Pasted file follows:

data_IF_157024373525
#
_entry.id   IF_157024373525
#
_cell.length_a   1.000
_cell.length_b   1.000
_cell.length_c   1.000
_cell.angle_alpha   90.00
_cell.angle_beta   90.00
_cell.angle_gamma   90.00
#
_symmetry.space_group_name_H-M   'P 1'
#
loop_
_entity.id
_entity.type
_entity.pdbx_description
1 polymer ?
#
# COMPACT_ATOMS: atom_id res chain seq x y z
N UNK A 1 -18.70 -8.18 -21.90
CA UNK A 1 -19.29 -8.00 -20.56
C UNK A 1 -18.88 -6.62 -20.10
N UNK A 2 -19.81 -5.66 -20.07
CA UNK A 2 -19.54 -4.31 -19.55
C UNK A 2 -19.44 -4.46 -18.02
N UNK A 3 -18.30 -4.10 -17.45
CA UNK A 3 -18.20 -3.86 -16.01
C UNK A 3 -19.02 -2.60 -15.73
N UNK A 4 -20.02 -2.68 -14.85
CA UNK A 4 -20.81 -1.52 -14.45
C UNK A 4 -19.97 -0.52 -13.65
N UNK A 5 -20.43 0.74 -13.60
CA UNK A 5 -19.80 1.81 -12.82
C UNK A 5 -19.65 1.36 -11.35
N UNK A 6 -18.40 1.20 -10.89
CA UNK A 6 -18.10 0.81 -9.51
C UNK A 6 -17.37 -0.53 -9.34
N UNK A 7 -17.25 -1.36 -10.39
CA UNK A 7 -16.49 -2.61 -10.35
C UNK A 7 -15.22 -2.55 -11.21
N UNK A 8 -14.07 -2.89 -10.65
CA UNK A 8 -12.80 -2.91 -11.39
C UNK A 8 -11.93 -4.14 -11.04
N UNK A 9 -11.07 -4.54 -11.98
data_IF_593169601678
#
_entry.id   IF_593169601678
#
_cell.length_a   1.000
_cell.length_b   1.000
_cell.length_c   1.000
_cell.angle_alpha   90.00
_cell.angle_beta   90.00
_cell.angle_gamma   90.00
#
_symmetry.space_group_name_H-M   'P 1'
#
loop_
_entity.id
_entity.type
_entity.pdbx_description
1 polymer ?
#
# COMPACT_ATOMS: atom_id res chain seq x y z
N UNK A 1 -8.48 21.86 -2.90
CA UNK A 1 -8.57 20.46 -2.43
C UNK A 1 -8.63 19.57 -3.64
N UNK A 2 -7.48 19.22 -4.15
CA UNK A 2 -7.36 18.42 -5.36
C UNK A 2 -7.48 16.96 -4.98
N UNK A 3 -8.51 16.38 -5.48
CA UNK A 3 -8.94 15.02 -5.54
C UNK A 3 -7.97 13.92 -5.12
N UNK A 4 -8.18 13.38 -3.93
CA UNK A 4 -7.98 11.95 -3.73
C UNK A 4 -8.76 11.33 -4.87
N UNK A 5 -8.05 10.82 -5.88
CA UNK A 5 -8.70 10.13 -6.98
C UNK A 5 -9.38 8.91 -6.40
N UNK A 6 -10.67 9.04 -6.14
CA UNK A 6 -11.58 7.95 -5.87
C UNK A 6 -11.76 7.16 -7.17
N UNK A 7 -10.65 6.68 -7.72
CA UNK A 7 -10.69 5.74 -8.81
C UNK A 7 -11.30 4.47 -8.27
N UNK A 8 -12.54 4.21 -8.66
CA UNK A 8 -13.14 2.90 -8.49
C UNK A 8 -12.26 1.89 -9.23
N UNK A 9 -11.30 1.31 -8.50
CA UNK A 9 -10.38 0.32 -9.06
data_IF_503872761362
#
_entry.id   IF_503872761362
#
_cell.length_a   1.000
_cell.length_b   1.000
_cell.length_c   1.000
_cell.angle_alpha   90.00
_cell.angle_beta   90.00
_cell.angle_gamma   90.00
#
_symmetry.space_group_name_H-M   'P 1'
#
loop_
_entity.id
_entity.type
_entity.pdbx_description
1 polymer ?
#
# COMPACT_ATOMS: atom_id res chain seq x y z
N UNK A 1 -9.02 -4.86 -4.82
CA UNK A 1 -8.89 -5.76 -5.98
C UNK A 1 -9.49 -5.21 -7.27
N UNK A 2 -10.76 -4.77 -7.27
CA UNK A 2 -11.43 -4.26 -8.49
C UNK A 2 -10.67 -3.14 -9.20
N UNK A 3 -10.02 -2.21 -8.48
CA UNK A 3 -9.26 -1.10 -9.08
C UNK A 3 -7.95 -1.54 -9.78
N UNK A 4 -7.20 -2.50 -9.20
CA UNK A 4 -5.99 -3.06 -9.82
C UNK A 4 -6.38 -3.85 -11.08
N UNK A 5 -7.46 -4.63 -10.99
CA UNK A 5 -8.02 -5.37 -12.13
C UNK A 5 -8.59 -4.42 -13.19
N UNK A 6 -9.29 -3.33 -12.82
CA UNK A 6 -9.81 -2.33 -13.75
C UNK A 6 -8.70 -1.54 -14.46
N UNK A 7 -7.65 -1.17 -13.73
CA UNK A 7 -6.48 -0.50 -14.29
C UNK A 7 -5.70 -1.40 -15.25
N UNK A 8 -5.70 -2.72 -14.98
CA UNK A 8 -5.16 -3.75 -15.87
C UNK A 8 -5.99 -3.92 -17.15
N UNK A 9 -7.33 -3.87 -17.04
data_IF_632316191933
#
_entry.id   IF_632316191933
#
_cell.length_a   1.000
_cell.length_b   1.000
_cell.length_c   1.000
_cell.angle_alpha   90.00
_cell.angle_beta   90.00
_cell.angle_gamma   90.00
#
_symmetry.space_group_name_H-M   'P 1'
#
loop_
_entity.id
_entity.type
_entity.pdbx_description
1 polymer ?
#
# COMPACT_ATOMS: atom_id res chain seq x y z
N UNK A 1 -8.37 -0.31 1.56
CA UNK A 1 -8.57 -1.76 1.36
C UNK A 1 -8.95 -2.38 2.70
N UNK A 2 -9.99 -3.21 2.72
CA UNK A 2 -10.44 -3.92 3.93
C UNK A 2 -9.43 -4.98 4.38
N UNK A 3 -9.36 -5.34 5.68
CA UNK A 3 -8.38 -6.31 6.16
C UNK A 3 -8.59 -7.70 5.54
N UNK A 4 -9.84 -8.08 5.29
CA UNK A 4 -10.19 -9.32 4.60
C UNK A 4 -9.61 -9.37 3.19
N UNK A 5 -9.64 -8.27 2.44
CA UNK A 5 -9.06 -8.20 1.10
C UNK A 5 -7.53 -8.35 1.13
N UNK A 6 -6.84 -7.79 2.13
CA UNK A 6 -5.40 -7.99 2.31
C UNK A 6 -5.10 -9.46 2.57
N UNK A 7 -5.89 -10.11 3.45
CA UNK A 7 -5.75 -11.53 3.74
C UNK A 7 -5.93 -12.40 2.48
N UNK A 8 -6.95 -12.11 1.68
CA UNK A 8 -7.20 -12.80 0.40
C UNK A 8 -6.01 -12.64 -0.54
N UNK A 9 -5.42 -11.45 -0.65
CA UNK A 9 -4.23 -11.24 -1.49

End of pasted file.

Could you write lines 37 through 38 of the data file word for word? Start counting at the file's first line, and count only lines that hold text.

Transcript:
CA UNK A 6 -18.10 0.81 -9.51
C UNK A 6 -17.37 -0.53 -9.34